to assume that there is *a* normal way for a given user. If it works, we  
have nothing to do. If there is a fundamental problem, like "it is  
impossible to focus an element so it can receive a click" then we do  
something - add tabindex. But if there is a way to generate a click, we  
shouldn't be forcing the user to employ some different method because we  
think it is normal.

> I guess that Indie UI will solve this problems in the future, but it  
> will take a long time to reach that point.

No, we don't need to wait for IndieUI to handle clicking. It can be done  
by sensible implementations of ARIA - admittedly ignoring the nonsensical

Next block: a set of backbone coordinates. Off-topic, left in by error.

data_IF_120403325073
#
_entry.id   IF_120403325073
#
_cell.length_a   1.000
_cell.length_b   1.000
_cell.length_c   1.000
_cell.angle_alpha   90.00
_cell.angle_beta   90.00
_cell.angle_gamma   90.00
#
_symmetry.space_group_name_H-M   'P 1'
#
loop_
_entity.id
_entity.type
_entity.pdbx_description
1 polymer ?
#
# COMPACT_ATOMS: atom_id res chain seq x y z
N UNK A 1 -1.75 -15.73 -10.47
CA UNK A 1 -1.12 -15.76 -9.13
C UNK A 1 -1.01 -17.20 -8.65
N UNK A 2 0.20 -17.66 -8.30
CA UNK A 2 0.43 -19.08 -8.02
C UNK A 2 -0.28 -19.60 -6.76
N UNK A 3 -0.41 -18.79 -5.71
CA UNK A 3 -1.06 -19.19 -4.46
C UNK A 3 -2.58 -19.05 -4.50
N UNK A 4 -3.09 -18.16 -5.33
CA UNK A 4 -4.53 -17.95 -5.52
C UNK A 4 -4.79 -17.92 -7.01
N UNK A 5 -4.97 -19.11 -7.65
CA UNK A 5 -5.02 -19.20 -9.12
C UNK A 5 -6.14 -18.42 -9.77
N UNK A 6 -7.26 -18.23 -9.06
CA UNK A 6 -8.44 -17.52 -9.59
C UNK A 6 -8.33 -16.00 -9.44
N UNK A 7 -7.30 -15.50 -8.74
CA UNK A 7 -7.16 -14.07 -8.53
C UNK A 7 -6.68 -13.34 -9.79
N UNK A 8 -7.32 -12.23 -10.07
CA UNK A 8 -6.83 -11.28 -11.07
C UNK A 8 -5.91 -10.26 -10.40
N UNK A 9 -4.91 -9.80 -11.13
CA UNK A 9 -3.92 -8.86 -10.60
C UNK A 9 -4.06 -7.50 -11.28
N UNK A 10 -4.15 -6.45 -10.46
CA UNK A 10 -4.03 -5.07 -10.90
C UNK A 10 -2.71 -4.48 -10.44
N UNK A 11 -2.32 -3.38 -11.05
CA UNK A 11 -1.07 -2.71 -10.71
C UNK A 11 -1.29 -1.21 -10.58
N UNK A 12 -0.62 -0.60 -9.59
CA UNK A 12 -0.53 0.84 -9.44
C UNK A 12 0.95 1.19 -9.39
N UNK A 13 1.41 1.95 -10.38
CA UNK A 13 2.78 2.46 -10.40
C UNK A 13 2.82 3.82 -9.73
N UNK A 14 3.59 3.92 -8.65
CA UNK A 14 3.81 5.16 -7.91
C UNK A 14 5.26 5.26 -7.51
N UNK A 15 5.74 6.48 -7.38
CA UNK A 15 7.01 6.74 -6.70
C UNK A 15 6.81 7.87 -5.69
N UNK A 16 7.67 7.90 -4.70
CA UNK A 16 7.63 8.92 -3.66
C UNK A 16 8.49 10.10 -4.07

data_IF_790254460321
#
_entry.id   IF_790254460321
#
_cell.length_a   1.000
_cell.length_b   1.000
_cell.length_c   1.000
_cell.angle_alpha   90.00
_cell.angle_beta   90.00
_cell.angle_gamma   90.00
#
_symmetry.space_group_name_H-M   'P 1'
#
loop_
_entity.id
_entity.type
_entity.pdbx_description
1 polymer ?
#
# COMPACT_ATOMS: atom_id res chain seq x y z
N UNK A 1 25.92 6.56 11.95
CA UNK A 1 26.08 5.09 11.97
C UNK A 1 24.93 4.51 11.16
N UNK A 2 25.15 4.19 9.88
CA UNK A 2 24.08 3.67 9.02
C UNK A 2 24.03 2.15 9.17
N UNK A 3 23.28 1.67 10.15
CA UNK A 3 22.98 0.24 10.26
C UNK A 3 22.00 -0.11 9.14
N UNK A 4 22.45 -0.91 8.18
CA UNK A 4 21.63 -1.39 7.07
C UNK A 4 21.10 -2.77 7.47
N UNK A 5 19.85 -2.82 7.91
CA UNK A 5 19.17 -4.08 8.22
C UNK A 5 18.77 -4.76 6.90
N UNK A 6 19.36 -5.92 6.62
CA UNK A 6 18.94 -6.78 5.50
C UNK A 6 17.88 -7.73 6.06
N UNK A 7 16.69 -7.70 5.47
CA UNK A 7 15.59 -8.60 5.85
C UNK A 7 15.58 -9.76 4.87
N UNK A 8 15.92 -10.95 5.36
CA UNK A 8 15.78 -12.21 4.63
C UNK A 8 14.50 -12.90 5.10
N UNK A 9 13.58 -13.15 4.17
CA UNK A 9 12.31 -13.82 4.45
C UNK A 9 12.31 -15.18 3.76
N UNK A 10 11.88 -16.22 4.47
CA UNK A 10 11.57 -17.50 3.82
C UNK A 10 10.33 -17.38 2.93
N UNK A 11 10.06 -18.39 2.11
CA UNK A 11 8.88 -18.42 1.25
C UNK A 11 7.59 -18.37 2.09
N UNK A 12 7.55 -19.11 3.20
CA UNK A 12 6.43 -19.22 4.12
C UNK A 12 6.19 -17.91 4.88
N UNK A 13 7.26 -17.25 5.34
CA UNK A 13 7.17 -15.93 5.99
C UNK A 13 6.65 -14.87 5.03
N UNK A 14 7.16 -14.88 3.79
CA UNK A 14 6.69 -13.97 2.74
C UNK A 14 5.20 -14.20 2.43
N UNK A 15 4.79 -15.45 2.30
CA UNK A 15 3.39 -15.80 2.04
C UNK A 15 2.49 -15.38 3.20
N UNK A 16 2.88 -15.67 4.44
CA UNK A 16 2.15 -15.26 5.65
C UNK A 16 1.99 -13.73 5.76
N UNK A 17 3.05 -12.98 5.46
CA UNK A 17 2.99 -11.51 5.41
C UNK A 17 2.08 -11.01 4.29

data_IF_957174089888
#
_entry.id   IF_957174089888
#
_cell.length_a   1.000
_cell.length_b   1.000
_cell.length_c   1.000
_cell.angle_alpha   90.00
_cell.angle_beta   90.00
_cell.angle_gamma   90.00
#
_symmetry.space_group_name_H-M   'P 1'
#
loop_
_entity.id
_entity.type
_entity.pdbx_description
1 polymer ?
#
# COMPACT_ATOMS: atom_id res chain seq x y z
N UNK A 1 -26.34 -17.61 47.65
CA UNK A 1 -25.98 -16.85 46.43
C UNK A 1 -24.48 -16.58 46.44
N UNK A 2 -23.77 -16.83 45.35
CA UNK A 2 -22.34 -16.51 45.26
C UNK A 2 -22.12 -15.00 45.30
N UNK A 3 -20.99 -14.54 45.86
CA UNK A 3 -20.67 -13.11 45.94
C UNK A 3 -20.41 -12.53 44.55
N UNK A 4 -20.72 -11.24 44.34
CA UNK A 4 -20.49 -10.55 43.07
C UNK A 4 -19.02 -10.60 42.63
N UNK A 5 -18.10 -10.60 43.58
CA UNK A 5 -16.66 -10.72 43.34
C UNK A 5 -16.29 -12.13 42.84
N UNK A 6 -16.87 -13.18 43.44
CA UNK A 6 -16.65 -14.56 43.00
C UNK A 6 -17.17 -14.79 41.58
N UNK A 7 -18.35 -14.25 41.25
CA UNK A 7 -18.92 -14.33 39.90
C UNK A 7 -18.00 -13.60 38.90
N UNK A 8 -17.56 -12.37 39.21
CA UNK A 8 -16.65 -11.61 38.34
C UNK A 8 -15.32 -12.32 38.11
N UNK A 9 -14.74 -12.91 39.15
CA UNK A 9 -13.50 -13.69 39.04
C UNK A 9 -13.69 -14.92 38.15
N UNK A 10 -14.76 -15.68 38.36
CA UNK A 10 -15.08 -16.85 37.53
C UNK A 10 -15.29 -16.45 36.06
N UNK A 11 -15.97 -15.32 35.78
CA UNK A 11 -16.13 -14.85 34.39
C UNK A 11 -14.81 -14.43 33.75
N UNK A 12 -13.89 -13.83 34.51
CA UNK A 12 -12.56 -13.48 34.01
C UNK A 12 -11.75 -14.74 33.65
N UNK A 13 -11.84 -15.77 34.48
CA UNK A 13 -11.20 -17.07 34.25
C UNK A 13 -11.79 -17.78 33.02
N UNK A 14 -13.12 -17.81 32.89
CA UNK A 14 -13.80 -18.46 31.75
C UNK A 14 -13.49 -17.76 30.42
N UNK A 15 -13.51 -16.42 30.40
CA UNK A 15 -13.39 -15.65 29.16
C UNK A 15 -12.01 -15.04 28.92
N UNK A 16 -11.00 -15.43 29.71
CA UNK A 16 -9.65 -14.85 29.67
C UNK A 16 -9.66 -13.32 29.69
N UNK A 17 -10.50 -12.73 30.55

restriction that ARIA is only allowed to affect accessibility APIs. That  
restriction is nonsensical in part because it cannot be tested anyway in a  
meaningful way. Consider the following cases:

When Opera had voice control and output was that an accessibility API as  
many Opera developers thought, or is it not allowed to handle ARIA?  
Opera's customisable keyboard setups, or mouse gestures that can be  
defined for more or less any function the browser can perform? I could  
write a browser extension with getUserMedia that makes gesture recognition  
interface so a user with limited movement doesn't have to buy a seperate  
piece of hardware - is that an accessibility API or isn't it allowed to  
hook into ARIA?

Chaals - standards declaimer
Received on Wednesday, 11 July 2012 09:59:03 UTC